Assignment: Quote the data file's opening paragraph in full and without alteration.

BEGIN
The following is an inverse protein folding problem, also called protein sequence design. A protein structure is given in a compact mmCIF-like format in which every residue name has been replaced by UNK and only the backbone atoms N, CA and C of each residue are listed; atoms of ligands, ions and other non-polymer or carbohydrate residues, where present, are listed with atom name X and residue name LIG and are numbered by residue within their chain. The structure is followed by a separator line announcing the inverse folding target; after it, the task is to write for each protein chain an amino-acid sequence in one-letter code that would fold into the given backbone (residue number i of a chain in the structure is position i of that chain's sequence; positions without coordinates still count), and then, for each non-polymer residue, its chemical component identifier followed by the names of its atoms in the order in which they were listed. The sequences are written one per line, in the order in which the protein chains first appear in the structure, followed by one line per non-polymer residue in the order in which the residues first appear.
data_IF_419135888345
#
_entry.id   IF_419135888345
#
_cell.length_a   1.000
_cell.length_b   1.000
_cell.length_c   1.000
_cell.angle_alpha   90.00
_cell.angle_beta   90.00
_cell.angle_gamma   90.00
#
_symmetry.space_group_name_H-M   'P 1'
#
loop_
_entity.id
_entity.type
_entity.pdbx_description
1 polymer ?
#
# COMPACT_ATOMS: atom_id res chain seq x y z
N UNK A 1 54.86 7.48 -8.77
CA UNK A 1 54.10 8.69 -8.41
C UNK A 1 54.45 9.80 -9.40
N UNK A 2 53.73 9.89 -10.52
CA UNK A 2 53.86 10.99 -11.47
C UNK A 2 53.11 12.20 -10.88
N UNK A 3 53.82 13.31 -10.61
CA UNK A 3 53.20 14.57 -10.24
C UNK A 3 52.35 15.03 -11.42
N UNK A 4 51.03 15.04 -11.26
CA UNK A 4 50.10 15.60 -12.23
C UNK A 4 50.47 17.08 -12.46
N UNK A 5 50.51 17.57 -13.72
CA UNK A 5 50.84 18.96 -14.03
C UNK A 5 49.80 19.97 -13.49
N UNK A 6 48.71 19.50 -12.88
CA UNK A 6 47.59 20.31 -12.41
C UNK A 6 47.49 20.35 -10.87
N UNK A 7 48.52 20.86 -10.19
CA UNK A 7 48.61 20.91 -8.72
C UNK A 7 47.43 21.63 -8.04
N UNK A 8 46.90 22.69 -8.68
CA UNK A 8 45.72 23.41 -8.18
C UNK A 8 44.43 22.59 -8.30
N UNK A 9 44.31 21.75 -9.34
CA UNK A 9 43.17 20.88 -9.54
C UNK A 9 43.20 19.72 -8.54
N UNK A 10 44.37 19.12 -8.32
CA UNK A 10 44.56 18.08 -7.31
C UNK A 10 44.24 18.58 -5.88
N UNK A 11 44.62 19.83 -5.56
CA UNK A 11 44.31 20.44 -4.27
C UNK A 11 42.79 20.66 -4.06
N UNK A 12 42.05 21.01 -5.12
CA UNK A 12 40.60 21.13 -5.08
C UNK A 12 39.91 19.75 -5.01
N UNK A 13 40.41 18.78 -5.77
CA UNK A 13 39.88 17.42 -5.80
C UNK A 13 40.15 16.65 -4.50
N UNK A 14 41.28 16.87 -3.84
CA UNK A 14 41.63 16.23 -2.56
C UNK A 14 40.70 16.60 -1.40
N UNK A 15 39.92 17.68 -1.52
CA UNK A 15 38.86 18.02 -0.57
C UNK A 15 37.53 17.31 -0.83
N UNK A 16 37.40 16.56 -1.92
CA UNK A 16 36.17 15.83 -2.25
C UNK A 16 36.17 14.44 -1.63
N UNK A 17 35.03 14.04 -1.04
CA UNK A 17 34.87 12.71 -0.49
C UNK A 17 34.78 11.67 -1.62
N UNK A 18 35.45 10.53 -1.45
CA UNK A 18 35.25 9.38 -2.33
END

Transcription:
The following is an inverse protein folding problem, also called protein sequence design. A protein structure is given in a compact mmCIF-like format in which every residue name has been replaced by UNK and only the backbone atoms N, CA and C of each residue are listed; atoms of ligands, ions and other non-polymer or carbohydrate residues, where present, are listed with atom name X and residue name LIG and are numbered by residue within their chain. The structure is followed by a separator line announcing the inverse folding target; after it, the task is to write for each protein chain an amino-acid sequence in one-letter code that would fold into the given backbone (residue number i of a chain in the structure is position i of that chain's sequence; positions without coordinates still count), and then, for each non-polymer residue, its chemical component identifier followed by the names of its atoms in the order in which they were listed. The sequences are written one per line, in the order in which the protein chains first appear in the structure, followed by one line per non-polymer residue in the order in which the residues first appear.